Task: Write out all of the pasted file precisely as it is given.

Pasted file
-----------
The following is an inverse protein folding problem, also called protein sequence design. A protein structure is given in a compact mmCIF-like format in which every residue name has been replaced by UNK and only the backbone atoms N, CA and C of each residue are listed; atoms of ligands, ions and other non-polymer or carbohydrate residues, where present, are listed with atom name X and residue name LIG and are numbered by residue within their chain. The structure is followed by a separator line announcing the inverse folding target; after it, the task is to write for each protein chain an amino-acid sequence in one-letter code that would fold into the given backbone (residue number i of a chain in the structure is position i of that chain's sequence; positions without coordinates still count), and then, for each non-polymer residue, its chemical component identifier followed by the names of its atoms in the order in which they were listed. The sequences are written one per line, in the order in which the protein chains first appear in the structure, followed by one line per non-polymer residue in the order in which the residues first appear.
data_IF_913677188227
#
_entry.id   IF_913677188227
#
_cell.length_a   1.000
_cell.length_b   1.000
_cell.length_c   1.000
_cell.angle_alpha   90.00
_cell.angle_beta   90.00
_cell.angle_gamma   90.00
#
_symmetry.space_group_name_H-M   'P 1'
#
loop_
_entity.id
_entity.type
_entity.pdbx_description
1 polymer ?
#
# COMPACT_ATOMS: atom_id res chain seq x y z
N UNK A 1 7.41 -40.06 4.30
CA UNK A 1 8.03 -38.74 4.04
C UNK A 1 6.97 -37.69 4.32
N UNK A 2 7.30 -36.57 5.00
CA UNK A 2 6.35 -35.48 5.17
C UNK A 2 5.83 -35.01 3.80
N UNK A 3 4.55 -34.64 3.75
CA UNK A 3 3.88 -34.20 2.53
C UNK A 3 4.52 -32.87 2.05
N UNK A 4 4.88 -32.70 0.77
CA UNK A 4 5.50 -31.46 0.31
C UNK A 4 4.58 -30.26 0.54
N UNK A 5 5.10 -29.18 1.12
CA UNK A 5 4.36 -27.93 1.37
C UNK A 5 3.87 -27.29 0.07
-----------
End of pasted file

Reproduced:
The following is an inverse protein folding problem, also called protein sequence design. A protein structure is given in a compact mmCIF-like format in which every residue name has been replaced by UNK and only the backbone atoms N, CA and C of each residue are listed; atoms of ligands, ions and other non-polymer or carbohydrate residues, where present, are listed with atom name X and residue name LIG and are numbered by residue within their chain. The structure is followed by a separator line announcing the inverse folding target; after it, the task is to write for each protein chain an amino-acid sequence in one-letter code that would fold into the given backbone (residue number i of a chain in the structure is position i of that chain's sequence; positions without coordinates still count), and then, for each non-polymer residue, its chemical component identifier followed by the names of its atoms in the order in which they were listed. The sequences are written one per line, in the order in which the protein chains first appear in the structure, followed by one line per non-polymer residue in the order in which the residues first appear.
data_IF_913677188227
#
_entry.id   IF_913677188227
#
_cell.length_a   1.000
_cell.length_b   1.000
_cell.length_c   1.000
_cell.angle_alpha   90.00
_cell.angle_beta   90.00
_cell.angle_gamma   90.00
#
_symmetry.space_group_name_H-M   'P 1'
#
loop_
_entity.id
_entity.type
_entity.pdbx_description
1 polymer ?
#
# COMPACT_ATOMS: atom_id res chain seq x y z
N UNK A 1 7.41 -40.06 4.30
CA UNK A 1 8.03 -38.74 4.04
C UNK A 1 6.97 -37.69 4.32
N UNK A 2 7.30 -36.57 5.00
CA UNK A 2 6.35 -35.48 5.17
C UNK A 2 5.83 -35.01 3.80
N UNK A 3 4.55 -34.64 3.75
CA UNK A 3 3.88 -34.20 2.53
C UNK A 3 4.52 -32.87 2.05
N UNK A 4 4.88 -32.70 0.77
CA UNK A 4 5.50 -31.46 0.31
C UNK A 4 4.58 -30.26 0.54
N UNK A 5 5.10 -29.18 1.12
CA UNK A 5 4.36 -27.93 1.37
C UNK A 5 3.87 -27.29 0.07